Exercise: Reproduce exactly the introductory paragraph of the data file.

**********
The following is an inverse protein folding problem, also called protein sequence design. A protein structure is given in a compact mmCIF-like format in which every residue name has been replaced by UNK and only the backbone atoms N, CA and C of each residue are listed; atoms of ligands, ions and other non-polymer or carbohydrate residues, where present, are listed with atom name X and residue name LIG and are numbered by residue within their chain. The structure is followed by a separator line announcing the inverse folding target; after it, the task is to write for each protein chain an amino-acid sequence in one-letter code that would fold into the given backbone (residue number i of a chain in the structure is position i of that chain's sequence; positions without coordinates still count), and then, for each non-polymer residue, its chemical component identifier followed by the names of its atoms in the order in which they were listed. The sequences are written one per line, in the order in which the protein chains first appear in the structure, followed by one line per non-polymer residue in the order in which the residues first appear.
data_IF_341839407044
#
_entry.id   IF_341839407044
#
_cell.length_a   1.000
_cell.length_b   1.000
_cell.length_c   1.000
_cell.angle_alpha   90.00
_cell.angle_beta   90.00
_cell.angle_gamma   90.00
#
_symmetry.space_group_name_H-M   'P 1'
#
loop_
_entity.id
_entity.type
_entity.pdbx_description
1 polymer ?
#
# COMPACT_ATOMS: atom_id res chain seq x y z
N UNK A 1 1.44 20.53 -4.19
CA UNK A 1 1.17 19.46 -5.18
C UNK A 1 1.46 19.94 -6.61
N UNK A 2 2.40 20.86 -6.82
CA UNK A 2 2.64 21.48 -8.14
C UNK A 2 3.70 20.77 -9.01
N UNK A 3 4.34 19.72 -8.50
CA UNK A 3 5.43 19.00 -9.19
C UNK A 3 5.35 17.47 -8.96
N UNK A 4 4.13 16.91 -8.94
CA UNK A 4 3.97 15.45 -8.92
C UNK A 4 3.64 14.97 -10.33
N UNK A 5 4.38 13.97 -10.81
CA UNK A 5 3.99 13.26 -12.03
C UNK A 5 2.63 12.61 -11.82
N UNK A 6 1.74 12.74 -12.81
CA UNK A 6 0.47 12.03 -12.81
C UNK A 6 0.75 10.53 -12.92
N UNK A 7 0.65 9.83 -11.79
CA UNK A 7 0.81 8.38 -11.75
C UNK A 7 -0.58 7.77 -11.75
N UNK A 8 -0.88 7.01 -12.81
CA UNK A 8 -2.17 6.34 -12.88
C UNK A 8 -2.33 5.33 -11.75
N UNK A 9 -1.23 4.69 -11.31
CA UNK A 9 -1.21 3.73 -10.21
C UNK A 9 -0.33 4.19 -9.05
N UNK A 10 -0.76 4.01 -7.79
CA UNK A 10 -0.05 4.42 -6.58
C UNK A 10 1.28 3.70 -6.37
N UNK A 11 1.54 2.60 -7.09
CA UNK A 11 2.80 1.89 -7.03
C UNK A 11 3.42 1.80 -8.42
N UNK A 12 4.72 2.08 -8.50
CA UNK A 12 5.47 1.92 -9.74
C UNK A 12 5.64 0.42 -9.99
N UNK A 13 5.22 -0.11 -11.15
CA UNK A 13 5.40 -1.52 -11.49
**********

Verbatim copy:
The following is an inverse protein folding problem, also called protein sequence design. A protein structure is given in a compact mmCIF-like format in which every residue name has been replaced by UNK and only the backbone atoms N, CA and C of each residue are listed; atoms of ligands, ions and other non-polymer or carbohydrate residues, where present, are listed with atom name X and residue name LIG and are numbered by residue within their chain. The structure is followed by a separator line announcing the inverse folding target; after it, the task is to write for each protein chain an amino-acid sequence in one-letter code that would fold into the given backbone (residue number i of a chain in the structure is position i of that chain's sequence; positions without coordinates still count), and then, for each non-polymer residue, its chemical component identifier followed by the names of its atoms in the order in which they were listed. The sequences are written one per line, in the order in which the protein chains first appear in the structure, followed by one line per non-polymer residue in the order in which the residues first appear.